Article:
Thursday, October 14, 2010
Preview: The International Vinland-Seminar in Chicago
Vínland is the name Norse explorers gave to one of the three areas they visited in North America when they first arrived between approximately 1000 and 1011 CE. According to recent scholarship, Helluland (“stone slab land”) is thought to be in the area of northern Labrador, Markland (“forest land”) in southern Labrador, and Vínland (“vine land”) in either the Saint Lawrence Valley or on the coast of New England.
The Saga of the Greenlanders and Eirik the Red’s Saga were written down in Iceland in the early thirteenth century and are together known as The Vínland Sagas. They tell of several voyages to America from Iceland and Greenland by Bjarni Herjolfsson, Leif Eiriksson, Thorfinn Karlsefni and others. The sagas give detailed descriptions of American topography, vegetation, and encounters with Skraelingjar (their word for Native Americans).
In the 1960s, archaeological research by Helge and Anne Stine Ingstad confirmed that Viking settlements had indeed existed at L’Anse aux Meadows in northern Newfoundland. The research team found building remains at the North American site that matched structures in Iceland and Greenland from the time period described in The Vínland Sagas.
On October 15, the seminar’s opening reception will feature a speech by Gary T. Johnson, president of the Chicago History Museum. The specific topic of his talk has not been announced.
On October 16, there will be a full-day symposium. This list of speakers is as follows:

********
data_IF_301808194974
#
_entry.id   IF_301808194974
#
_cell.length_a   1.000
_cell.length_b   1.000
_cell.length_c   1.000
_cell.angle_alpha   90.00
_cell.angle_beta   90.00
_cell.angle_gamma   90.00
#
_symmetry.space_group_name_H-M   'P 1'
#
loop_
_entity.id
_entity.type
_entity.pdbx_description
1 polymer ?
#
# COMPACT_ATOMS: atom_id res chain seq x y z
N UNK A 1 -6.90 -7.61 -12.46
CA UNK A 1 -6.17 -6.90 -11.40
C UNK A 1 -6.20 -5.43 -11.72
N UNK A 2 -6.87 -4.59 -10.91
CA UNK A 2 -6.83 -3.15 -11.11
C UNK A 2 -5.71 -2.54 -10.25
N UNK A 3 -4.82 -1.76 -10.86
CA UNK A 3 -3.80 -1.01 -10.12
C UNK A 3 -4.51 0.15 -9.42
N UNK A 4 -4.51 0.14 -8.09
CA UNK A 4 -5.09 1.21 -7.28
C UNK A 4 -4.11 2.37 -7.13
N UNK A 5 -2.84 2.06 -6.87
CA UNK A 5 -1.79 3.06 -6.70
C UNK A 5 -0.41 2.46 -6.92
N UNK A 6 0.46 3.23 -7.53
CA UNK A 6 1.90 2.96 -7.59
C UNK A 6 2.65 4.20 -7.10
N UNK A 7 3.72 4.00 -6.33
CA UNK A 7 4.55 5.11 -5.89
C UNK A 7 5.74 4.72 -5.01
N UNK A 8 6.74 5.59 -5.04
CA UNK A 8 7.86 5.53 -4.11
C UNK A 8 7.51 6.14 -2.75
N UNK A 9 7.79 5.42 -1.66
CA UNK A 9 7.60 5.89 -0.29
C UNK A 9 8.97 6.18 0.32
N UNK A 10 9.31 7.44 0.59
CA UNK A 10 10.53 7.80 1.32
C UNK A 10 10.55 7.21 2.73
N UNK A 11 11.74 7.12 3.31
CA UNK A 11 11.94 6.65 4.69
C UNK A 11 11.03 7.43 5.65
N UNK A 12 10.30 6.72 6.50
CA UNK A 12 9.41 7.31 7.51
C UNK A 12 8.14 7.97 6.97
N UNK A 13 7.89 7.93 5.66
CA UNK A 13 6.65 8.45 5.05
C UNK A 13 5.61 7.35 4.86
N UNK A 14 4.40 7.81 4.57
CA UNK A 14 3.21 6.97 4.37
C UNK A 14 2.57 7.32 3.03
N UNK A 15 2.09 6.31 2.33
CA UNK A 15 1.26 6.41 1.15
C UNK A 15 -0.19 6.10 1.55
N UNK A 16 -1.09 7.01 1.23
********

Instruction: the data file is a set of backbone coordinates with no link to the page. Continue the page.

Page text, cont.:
Who Were the Vikings? Society, Politics and Culture in the Viking Age
Torgrim Titlestad (University of Stavanger, Norway)
Vinland – As It Was Recalled in the Icelandic Sagas
Gisli Sigurdsson (Arni Magnússon Institute, Iceland)
Rasmus B. Anderson – Originator of Leif Ericsson Day
Úlfar Bragason (University of Iceland)
L’Anse aux Meadows and Vinland
Birgitta Wallace (Parks Canada)
Searching for Viking DNA
Stephen Harding (University of Nottingham, England)
In addition, Norwegian artist Jarle Rosseland will give a presentation on his Vinland Suite, a set of 24 linocut prints that illustrate the Norse exploration of Vínland.
On October 17, a service will be held at the Norwegian Lutheran Memorial Church. It’s probably a Christian service, but - given the subject matter of the seminar - it’s not entirely clear. In the words of Fats Waller, “One never knows, do one?” The weekend’s organizers have also put together a Sunday trip to visit the Leif Eiriksson statue in Humboldt Park and to see The Viking, a replica of the 9th-century Gokstad ship. The Viking was built in Norway in 1892, sailed across the Atlantic from Bergen to New York in 1893, shown at the Columbian Exhibition in Chicago the same year, and is currently housed in Geneva, Illinois.
The seminar is presented by North Park University, the Center for Scandinavian Studies, and Saga Publishers International. The event website has more information on the weekend’s activities.
Posted by Dr. Karl E. H. Seigfried at 1:26:00 AM